Like a giant Koh-i-Noor, Barcelona sparkles under a crisp winter sky. From the lush slopes of Mount Tibidabo, the sun bounces off 600 years of architecture, framing the whimsical shapes of the Eixample’s Modernist buildings, sliding down the medieval streets of the Barri Gòtic, and playing against the Diagonal Mar’s skyscrapers, before drowning in a dazzling blue sea. Although expats account for the bulk of foreign demand, Barcelona also has a lively market for second homes. Add to this the effect of the Euro, a thriving economy and active local demand and it is easy to see why prices have skyrocketed over the past few years.
‘Barcelona has seen a growth of between 15% and 25% a year,’ says Stijn Teeuwen of local estate agent Lucas Fox (00 34 933 562 989). The outlook for the future looks somewhat calmer, but Mr Teeuwen still expects an annual growth of 10% to 15% over the next three years.
Property has appreciated at a particularly crazy rate in the tiny Old Town, which is most prized by international buyers. At its heart lies the Barri Gòtic, a maze of narrow streets lined with tall buildings dating from the Middle Ages through to the 19th century. Before the 1992 Olympics, this was a fairly unhealthy place to live, but gentrification has progressed at a fast pace. ‘This area was a disaster for about 120 years, but now look at it,’ says Gaynor Puig, a British antique dealer who lives on the lower reaches of the Gòtic. ‘Luxury apartments are being built and the old Post Office is becoming a five-star hotel.’
Moving to either side of the Gòtic, buyers trade centuries of history for some of the world’s most extraordinary architecture. South-west of the Old Town lies the Sant Marti district; a former industrial area, it has been transformed Docklands-style in the past 10 years. Sant Marti now ends in the ultra-modern Diagonal Mar, a luxury high-rise development with private pools and jaw-dropping views.
North of the Old Town, the Eixample was built between the mid-19th and early 20th centuries. It became popular with affluent Catalans and Modernist architects, and it is here that Antoni Gaudì created some of his most celebrated designs?from the seascape-inspired Casa Battleto the curvy façade of Casa Mila.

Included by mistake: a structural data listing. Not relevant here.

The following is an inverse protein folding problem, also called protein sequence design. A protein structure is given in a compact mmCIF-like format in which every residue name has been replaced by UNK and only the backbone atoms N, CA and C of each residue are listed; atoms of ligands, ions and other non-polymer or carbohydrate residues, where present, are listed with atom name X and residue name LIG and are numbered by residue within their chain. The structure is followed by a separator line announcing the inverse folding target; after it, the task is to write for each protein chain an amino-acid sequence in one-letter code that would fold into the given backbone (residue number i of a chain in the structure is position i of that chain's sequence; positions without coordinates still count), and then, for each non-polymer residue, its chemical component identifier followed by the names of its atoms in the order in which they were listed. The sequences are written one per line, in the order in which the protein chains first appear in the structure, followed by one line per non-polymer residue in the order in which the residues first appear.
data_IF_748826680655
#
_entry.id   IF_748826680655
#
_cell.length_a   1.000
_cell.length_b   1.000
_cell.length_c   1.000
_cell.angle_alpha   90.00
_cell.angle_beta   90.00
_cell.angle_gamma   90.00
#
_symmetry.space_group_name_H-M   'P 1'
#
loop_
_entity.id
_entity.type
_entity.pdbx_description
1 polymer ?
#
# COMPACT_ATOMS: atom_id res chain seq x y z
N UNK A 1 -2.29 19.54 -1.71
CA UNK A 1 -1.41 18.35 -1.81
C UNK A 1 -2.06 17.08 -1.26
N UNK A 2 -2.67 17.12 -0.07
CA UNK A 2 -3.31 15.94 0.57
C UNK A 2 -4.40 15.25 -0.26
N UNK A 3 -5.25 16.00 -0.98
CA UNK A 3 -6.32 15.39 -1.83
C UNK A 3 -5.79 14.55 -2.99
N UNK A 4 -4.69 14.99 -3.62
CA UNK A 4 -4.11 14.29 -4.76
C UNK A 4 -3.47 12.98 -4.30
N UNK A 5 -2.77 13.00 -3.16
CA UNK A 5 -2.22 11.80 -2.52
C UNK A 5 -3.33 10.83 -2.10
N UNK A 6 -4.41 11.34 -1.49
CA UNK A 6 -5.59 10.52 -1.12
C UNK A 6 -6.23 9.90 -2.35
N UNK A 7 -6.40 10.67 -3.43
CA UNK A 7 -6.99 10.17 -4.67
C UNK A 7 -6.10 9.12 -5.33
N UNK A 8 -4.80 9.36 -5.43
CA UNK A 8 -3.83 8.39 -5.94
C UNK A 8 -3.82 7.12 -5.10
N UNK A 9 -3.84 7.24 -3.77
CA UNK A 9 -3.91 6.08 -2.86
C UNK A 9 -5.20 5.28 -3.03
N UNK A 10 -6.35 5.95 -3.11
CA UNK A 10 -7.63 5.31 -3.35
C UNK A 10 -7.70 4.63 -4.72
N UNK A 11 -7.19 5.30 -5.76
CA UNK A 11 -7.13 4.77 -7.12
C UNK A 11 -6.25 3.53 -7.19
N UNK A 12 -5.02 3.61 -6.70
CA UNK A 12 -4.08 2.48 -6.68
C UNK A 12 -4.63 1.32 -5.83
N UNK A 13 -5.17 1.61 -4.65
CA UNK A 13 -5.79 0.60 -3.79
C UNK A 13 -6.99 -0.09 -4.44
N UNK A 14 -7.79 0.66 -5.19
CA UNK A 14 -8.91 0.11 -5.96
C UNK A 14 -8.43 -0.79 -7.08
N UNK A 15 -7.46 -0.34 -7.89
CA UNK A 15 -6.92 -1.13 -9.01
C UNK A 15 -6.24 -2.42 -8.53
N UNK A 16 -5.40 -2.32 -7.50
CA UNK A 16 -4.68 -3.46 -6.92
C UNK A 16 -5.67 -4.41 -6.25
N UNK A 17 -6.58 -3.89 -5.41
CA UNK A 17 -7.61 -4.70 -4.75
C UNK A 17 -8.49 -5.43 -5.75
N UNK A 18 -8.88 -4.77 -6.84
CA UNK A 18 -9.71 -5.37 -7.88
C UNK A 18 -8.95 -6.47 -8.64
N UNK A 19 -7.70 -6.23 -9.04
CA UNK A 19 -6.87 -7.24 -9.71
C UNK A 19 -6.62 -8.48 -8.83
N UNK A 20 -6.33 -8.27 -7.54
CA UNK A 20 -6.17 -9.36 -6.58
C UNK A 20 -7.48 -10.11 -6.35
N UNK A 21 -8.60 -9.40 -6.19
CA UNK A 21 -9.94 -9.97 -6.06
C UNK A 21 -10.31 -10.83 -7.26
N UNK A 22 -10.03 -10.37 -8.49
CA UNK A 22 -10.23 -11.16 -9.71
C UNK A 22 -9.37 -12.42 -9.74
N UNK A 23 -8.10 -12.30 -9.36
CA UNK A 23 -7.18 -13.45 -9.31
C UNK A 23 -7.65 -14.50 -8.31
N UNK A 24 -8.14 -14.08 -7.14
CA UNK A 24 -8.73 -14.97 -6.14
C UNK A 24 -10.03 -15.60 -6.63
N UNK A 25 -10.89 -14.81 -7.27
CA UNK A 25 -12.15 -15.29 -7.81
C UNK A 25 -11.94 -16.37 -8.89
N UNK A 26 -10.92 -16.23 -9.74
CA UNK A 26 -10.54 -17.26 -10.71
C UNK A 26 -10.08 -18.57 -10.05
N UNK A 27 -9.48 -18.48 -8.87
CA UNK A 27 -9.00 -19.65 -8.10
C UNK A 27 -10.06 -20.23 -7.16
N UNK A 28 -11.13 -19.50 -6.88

Foreigners favour the bottom streets of the borough, close to Placa de Catalunya. Slightly further north, the Golden Quadrangle is much sought after among the locals. The only drawback is that prices across the Eixample are steep. ‘For ?1.5 million, you get a good apartment of 1,600sq ft around Paseo de Gracia,’ says Alexander Vaughan from Lucas Fox.
Some of Barcelona’s grandest houses are set miles away from the Eixample at the foot of Mount Tibidabo. This area is so much further up than the rest of the city that it still keeps a rural feel. Houses here rarely make it onto the open market and tend to be on the enormous side. The Tibidabo is the preserve of affluent locals rather than foreigners. But if you ever saw the many facets of Barcelona gleaming at your feet, this is where you’d want to live.
Entering Gaynor Puig’s flat, in the Barri Gòtic, is like stepping into an architectural textbook, starting with the floral motifs of the Modernist sitting room. The master bedroom is sober by comparison, with its duck-egg blue walls and Napoleon III mouldings. But the centrepiece is the huge Louis XIV drawing room?a triumph of gilded stucco and marbled walls, crowned by a fresco by Catalan artist Reynes. Mr Puig is also adding a new en suite bedroom which will open onto a roof terrace overlooking the church of La Merce. Lucas Fox (00 34 933 562 989), ?1.3 million.
Set on the Carretera de Vallvidrera al Tibidabo, north Barcelona, the Castillo closely resembles Antoni Gaudi’s Parc Guell. Built by one of his students, the 16,000sq ft mansion has many reception rooms. Outside, the main terrace is openly modelled on Parc Guell, with mosaic-covered benches and a jellyfish sculpture. The Castillo needs complete restoration but many of its original features remain intact. Lucas Fox (00 34 933 562 989), ?4.2 million.
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